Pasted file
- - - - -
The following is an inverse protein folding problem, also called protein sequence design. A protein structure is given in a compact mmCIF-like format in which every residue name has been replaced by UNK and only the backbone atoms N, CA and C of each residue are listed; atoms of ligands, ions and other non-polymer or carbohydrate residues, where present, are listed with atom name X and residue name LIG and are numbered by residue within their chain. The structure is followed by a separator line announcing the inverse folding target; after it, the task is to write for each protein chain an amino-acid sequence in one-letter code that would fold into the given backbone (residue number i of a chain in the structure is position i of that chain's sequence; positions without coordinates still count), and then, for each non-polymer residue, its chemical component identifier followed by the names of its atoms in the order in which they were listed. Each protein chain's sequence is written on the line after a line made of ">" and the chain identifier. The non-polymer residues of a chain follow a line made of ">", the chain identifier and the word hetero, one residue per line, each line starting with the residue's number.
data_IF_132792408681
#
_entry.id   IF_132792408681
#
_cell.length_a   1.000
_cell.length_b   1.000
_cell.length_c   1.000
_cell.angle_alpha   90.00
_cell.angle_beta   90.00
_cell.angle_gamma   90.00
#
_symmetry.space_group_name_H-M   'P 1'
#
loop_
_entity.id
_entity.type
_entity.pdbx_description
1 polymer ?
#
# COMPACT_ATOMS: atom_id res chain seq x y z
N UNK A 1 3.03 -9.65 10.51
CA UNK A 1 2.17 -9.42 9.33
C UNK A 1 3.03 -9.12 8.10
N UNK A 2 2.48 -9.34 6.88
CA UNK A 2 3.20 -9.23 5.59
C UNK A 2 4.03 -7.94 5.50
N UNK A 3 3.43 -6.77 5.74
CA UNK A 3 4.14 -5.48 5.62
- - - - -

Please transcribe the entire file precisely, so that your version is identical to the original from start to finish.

The following is an inverse protein folding problem, also called protein sequence design. A protein structure is given in a compact mmCIF-like format in which every residue name has been replaced by UNK and only the backbone atoms N, CA and C of each residue are listed; atoms of ligands, ions and other non-polymer or carbohydrate residues, where present, are listed with atom name X and residue name LIG and are numbered by residue within their chain. The structure is followed by a separator line announcing the inverse folding target; after it, the task is to write for each protein chain an amino-acid sequence in one-letter code that would fold into the given backbone (residue number i of a chain in the structure is position i of that chain's sequence; positions without coordinates still count), and then, for each non-polymer residue, its chemical component identifier followed by the names of its atoms in the order in which they were listed. Each protein chain's sequence is written on the line after a line made of ">" and the chain identifier. The non-polymer residues of a chain follow a line made of ">", the chain identifier and the word hetero, one residue per line, each line starting with the residue's number.
data_IF_132792408681
#
_entry.id   IF_132792408681
#
_cell.length_a   1.000
_cell.length_b   1.000
_cell.length_c   1.000
_cell.angle_alpha   90.00
_cell.angle_beta   90.00
_cell.angle_gamma   90.00
#
_symmetry.space_group_name_H-M   'P 1'
#
loop_
_entity.id
_entity.type
_entity.pdbx_description
1 polymer ?
#
# COMPACT_ATOMS: atom_id res chain seq x y z
N UNK A 1 3.03 -9.65 10.51
CA UNK A 1 2.17 -9.42 9.33
C UNK A 1 3.03 -9.12 8.10
N UNK A 2 2.48 -9.34 6.88
CA UNK A 2 3.20 -9.23 5.59
C UNK A 2 4.03 -7.94 5.50
N UNK A 3 3.43 -6.77 5.74
CA UNK A 3 4.14 -5.48 5.62